Secure Polygon Problem: Consider a n-gon with mirrored walls, with two points: a source point S and a target point T. If it is possible to place a third point B in the polygon such that any ray from the source S passes through this point B before hitting the target T, then the polygon is said to be secure. Is square a secure polygon?

The answer is YES.  Moreover, the solution is amazing. Reminding me of the cross diagonal cover problem.

New Proofs on YouTube


Earlier, YouTube maths channels focused mainly on giving nice expositions of non-trivial math ideas. But recently, two brand new theorems were presented on YouTube instead of being published in a journal.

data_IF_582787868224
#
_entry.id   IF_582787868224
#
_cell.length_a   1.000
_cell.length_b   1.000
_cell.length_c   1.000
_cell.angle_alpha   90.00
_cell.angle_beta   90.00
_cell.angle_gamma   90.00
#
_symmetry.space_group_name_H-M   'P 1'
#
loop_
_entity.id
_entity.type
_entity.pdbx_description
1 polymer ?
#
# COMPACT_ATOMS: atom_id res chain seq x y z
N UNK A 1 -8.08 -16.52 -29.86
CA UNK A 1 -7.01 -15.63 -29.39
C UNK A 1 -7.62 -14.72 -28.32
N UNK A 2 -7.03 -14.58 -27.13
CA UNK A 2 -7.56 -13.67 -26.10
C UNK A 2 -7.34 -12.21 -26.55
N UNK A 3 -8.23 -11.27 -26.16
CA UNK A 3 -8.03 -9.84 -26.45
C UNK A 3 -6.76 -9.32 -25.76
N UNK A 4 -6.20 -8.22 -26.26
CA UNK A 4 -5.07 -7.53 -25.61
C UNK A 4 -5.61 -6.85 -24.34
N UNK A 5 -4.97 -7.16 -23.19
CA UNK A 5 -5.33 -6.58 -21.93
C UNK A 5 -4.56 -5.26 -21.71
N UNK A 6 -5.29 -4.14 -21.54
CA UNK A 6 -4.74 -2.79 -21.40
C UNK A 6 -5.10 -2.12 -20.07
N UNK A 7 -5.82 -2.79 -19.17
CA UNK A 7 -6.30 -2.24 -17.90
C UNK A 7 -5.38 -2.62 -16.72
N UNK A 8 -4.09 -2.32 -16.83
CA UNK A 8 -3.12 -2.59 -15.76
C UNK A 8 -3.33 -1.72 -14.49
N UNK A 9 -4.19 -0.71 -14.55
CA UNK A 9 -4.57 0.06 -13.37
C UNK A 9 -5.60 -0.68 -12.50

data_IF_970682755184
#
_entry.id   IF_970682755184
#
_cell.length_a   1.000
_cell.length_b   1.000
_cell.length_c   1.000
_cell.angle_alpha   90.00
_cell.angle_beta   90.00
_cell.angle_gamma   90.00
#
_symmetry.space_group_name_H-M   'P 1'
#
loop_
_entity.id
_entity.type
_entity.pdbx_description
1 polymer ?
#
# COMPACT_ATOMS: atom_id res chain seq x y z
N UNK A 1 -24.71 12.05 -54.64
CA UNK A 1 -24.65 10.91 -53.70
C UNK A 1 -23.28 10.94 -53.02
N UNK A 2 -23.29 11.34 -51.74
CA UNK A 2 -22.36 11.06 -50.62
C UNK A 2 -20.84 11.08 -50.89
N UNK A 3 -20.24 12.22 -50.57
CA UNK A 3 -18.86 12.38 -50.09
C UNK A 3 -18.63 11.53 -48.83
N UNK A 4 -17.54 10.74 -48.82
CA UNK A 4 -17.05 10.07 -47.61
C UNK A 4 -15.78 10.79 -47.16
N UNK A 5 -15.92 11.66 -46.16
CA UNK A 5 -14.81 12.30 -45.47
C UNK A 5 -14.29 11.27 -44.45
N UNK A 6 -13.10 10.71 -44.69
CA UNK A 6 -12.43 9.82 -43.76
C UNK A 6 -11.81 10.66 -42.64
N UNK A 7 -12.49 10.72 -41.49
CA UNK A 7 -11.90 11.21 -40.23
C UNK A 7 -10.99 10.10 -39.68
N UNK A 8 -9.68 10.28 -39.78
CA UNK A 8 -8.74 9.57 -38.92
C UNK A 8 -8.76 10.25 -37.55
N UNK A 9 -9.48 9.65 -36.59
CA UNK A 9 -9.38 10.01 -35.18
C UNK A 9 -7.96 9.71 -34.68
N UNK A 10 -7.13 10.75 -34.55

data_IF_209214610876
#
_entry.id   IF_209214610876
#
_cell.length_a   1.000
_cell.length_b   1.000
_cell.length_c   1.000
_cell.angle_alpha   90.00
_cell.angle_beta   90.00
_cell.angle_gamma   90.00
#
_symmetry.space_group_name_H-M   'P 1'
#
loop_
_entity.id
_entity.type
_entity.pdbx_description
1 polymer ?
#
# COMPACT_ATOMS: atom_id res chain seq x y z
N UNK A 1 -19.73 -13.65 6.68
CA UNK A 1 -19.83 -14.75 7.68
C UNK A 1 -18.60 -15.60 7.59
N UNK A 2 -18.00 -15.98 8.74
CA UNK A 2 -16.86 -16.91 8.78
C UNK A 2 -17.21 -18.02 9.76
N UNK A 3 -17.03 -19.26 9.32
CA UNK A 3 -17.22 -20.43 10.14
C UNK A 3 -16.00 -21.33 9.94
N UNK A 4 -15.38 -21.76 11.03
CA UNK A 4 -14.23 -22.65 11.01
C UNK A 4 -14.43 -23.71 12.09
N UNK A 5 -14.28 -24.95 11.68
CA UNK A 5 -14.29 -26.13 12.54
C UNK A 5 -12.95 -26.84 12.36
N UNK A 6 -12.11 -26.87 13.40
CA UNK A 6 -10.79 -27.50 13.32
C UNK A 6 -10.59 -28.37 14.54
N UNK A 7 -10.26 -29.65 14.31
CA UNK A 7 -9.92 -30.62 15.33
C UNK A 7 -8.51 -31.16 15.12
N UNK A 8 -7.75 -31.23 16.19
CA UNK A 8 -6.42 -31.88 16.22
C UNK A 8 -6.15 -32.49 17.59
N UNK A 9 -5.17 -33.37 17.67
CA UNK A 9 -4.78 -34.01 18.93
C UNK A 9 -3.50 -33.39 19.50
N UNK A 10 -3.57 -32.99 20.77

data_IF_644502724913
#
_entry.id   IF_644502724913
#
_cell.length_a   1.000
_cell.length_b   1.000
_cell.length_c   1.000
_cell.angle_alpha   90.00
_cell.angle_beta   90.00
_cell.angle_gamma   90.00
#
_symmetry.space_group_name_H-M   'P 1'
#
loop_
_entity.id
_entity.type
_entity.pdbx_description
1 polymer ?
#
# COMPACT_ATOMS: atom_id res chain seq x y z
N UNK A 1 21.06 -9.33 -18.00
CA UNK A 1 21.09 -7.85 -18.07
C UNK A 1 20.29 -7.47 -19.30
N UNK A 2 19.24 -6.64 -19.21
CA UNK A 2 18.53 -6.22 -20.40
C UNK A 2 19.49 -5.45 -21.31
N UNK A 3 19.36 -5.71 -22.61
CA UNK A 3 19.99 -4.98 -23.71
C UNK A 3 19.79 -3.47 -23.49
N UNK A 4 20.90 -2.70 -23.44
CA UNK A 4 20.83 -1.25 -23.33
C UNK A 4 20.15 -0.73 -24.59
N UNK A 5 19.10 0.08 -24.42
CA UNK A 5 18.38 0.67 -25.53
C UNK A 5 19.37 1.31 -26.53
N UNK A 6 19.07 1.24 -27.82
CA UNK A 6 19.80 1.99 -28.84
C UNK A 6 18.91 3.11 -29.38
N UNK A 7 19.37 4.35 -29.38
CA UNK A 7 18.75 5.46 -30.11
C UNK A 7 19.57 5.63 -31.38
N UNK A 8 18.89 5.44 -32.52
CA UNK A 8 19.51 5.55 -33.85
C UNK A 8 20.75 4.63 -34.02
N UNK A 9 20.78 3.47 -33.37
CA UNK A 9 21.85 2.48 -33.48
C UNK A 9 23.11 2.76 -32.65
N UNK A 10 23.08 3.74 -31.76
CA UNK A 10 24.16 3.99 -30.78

• Proofs of the fact that \sqrt{2}, \sqrt{3}, \sqrt{5} and \sqrt{6} are irrational numbers – Burkard Polster (13 April 2018)

This is an extension of the idea discussed in this paper by Steven J. Miller and David Montague.

  • A new proof of the Wallis formula for π – Sridhar Ramesh and Grant Sanderson (20 Apr 2018):

This is an extension of Donald Knuth‘s idea documented here by Adrian Petrescu.

It’s nice to see how the publishing in maths is evolving to be accessible to everyone.


Probability Musing


Please let me know if you know the solution to the following problem:

What is the probability of me waking up at 10am?

What additional information should be supplied so as to determine the probability? What do you exactly mean by the probability of this event? Which kind of conditional probability will make sense?

Consider the following comment by Timothy Gowers regarding the model for calculating the probability of an event involving a pair of dice: